The Italian-American, mega ponytailed popstar, Ariana Grande, took control of her story on Feb. 8, with her most recent album “thank u, next.” Multiple songs are already topping charts. The 12 track record is the 25-year-old’s fifth album and is consistent with the style of “Sweetener,” her previous album released in 2018. “Sweetener” earned Grande her first Grammy award for Best Pop Vocal Album earlier this month.
Since releasing “Sweetener,” which featured her hit track “God is a Woman,” Grande certainly came into her personal musical style and powerful voice. “thank u, next” is a testimony to Grande’s building musical prowess through contemplative personal assessment on previous romances and trauma while keeping her chin high looking towards her future. Her new album takes on new elements of sound, further develops her style and delivers both the possibility of a new Grande era and classic Grandesque tones.
The song “thank u, next” shows Grande’s ability to self assess and let go of past relationships — instead of ruminating on wrongs done and wish toxicity on her exes — a common theme in modern music. Instead, Grande focuses on the three things they taught her; love, patience and pain, leaving listeners to wonder which of her high profile lovers these lessons came with.
Grande also focuses on bathing in her riches on “7 Rings” which is number one on Billboard’s top 100 list for the third week in a row. Such a narrative is not something the average listener can relate to, but nevertheless she appears to have caught the ear of her fans once again.
Not everyone loves Grande’s “7 Rings” as Nokia Princess and Soulja Boy both accused Grande of plagiarizing their work and style transforming it in her own work.
Several songs on the album feature audio clips from various people in Grande’s life, a practice used to give additional meaning or background information to the song.
In NASA the audio clip states “one small step for women, one giant leap for womankind” as she narrates the empowerment of being alone, particularly because of societal expectations for women. “Bloodline” also features an audio clip, as does “In My Head.”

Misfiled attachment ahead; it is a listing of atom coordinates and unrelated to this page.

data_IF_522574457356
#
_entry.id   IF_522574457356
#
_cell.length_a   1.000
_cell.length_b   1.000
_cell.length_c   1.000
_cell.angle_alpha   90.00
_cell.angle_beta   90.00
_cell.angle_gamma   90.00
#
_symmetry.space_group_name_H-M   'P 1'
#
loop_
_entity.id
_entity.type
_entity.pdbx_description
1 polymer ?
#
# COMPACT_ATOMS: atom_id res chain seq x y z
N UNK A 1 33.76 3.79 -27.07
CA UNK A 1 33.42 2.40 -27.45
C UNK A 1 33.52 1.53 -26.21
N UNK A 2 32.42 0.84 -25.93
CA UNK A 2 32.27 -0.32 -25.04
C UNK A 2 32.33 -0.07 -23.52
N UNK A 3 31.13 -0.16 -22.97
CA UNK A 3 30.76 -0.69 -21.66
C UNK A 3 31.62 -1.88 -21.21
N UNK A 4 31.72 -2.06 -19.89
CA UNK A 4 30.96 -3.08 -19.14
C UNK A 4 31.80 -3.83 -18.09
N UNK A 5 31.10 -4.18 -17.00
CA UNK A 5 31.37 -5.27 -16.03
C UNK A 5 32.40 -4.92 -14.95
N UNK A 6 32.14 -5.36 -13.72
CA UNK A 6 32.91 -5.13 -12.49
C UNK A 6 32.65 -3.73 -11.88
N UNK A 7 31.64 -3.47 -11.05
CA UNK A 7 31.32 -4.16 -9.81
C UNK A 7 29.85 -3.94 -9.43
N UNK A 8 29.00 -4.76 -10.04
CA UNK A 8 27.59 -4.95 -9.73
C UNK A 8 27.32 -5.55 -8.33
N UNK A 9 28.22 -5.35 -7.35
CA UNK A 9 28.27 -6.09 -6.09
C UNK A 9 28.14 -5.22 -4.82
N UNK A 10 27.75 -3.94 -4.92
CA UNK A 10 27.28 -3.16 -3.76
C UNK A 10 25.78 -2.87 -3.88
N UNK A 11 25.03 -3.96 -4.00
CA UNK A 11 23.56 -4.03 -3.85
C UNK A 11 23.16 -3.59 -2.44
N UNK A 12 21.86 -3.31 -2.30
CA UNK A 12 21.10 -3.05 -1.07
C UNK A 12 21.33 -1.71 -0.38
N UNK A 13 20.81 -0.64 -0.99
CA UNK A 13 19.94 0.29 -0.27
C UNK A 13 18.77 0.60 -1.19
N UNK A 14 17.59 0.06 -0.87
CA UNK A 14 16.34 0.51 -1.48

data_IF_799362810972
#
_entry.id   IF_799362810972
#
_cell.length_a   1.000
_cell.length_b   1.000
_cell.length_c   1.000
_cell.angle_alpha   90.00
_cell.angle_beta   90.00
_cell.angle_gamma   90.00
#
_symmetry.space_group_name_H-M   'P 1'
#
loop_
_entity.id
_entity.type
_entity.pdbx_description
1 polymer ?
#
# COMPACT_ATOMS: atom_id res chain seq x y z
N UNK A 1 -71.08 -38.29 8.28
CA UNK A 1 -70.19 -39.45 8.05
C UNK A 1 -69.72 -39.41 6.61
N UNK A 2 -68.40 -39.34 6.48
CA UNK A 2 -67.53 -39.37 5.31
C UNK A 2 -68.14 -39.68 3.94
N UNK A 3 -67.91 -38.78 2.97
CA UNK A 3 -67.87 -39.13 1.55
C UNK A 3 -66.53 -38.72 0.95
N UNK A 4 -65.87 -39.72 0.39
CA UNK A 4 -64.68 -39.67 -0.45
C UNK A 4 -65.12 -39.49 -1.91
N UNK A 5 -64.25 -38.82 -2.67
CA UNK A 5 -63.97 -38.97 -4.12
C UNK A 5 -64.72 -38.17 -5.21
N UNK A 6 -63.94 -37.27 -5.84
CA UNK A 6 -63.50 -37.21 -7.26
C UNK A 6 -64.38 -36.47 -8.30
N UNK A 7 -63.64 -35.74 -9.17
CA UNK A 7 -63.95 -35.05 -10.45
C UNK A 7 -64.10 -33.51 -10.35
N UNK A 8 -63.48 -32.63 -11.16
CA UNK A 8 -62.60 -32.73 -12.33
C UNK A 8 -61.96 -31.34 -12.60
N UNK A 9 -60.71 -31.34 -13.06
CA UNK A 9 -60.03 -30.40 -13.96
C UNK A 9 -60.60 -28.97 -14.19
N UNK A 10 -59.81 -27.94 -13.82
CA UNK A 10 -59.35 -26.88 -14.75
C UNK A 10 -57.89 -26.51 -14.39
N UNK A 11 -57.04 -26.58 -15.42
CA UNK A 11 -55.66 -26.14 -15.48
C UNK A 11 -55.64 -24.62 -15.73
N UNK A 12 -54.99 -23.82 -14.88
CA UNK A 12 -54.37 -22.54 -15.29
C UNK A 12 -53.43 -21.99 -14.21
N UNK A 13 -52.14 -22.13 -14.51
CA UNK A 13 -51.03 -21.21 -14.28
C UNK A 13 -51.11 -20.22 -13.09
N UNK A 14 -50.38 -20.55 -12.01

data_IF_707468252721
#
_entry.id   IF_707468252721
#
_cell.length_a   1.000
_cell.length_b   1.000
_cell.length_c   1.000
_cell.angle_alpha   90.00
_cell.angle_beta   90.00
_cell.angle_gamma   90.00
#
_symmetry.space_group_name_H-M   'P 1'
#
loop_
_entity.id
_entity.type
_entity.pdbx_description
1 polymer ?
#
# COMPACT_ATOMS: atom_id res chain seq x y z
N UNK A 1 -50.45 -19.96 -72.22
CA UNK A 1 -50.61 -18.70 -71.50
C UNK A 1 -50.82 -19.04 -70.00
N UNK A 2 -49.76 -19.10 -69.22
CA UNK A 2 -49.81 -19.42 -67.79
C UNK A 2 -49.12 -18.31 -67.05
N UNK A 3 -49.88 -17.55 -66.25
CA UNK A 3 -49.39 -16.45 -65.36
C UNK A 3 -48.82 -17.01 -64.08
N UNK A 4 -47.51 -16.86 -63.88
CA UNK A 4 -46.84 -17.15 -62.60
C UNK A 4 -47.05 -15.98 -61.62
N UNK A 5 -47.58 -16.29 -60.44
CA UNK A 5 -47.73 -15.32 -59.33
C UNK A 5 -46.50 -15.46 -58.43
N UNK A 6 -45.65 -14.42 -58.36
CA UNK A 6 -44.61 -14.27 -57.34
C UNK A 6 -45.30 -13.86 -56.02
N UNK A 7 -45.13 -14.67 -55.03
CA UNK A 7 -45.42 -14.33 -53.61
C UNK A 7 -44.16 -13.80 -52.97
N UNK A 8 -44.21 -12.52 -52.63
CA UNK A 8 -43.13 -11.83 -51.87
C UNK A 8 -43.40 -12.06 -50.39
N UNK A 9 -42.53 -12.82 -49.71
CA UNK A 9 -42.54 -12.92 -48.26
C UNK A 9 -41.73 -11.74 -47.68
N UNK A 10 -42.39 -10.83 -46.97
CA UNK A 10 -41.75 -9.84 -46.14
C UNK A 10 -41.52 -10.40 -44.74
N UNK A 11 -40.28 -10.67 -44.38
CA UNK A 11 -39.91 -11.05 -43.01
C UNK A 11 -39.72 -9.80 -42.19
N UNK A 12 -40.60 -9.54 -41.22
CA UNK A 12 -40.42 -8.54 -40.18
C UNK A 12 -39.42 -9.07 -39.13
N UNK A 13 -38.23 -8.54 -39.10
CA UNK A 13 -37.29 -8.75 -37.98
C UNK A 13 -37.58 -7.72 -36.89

She asserts herself as powerful, while reserving her right to set personal boundaries in an industry that is constantly pushing back. However, not all of the songs on her new album are feminine pop-power anthems like “thank u, next,” “7 Rings” or “NASA.”
Some songs take a slower more melancholy tone like “Ghostin,” “In My Head” and “Fake Smile” where Grande highlights the pain of pretending to be okay, losing “the one,” and crying over over her ex even though she is with her new lover.
Grande also eloquently admits that sometimes she needs too much in her song “Needy,” saying “I can be needy/Way too damn needy/Tell me how good it feels to be needed,” and yet she is okay with that.
At the end of the album Grande takes on a darker tone, both musically and lyrically in the song “Break Up with Your Boyfriend, I’m Bored.” She talks about the temptation of coupled lovers, jealousy and overall — jealousy. The song reaffirms that though Grande has shown a gentler side, she is still a dangerous woman.
This particular song has drawn criticism from music video viewers where Grande can be seeing kissing the woman at the end of the video. Criticism stemmed from the apparent use of bisexuality as a way to garner views — unless, of course — Grande is in fact not straight.
Megan Holmen is the assistant news editor for the Daily Lobo. She can be contacted by email at firstname.lastname@example.org or on Twitter @megan_holmen.